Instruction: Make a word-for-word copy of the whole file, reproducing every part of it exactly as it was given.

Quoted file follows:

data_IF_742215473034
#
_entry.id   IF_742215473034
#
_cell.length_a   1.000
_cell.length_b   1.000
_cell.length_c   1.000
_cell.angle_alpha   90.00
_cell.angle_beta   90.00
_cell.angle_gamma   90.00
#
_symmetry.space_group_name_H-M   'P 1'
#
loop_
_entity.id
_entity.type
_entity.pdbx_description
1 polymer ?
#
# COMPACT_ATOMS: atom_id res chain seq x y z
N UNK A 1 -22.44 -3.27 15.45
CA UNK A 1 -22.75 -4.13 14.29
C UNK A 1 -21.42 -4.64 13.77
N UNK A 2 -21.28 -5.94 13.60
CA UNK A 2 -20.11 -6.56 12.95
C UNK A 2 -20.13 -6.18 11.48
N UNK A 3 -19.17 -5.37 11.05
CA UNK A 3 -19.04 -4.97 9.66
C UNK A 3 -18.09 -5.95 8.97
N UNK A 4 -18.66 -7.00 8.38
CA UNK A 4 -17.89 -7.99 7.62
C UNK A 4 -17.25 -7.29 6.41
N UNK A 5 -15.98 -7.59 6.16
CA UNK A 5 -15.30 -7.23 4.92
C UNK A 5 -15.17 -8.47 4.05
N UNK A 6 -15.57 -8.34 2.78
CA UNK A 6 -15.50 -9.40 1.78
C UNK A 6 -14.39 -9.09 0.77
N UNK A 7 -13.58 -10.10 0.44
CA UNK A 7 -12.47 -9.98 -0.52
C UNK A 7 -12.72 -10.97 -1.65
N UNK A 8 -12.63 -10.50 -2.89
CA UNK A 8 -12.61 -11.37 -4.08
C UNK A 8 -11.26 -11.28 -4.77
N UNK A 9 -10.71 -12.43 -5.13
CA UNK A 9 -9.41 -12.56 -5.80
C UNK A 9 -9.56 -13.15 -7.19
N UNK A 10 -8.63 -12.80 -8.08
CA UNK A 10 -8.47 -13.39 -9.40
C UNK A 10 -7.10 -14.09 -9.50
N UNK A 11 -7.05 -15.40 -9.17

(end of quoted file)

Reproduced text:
data_IF_742215473034
#
_entry.id   IF_742215473034
#
_cell.length_a   1.000
_cell.length_b   1.000
_cell.length_c   1.000
_cell.angle_alpha   90.00
_cell.angle_beta   90.00
_cell.angle_gamma   90.00
#
_symmetry.space_group_name_H-M   'P 1'
#
loop_
_entity.id
_entity.type
_entity.pdbx_description
1 polymer ?
#
# COMPACT_ATOMS: atom_id res chain seq x y z
N UNK A 1 -22.44 -3.27 15.45
CA UNK A 1 -22.75 -4.13 14.29
C UNK A 1 -21.42 -4.64 13.77
N UNK A 2 -21.28 -5.94 13.60
CA UNK A 2 -20.11 -6.56 12.95
C UNK A 2 -20.13 -6.18 11.48
N UNK A 3 -19.17 -5.37 11.05
CA UNK A 3 -19.04 -4.97 9.66
C UNK A 3 -18.09 -5.95 8.97
N UNK A 4 -18.66 -7.00 8.38
CA UNK A 4 -17.89 -7.99 7.62
C UNK A 4 -17.25 -7.29 6.41
N UNK A 5 -15.98 -7.59 6.16
CA UNK A 5 -15.30 -7.23 4.92
C UNK A 5 -15.17 -8.47 4.05
N UNK A 6 -15.57 -8.34 2.78
CA UNK A 6 -15.50 -9.40 1.78
C UNK A 6 -14.39 -9.09 0.77
N UNK A 7 -13.58 -10.10 0.44
CA UNK A 7 -12.47 -9.98 -0.52
C UNK A 7 -12.72 -10.97 -1.65
N UNK A 8 -12.63 -10.50 -2.89
CA UNK A 8 -12.61 -11.37 -4.08
C UNK A 8 -11.26 -11.28 -4.77
N UNK A 9 -10.71 -12.43 -5.13
CA UNK A 9 -9.41 -12.56 -5.80
C UNK A 9 -9.56 -13.15 -7.19
N UNK A 10 -8.63 -12.80 -8.08
CA UNK A 10 -8.47 -13.39 -9.40
C UNK A 10 -7.10 -14.09 -9.50
N UNK A 11 -7.05 -15.40 -9.17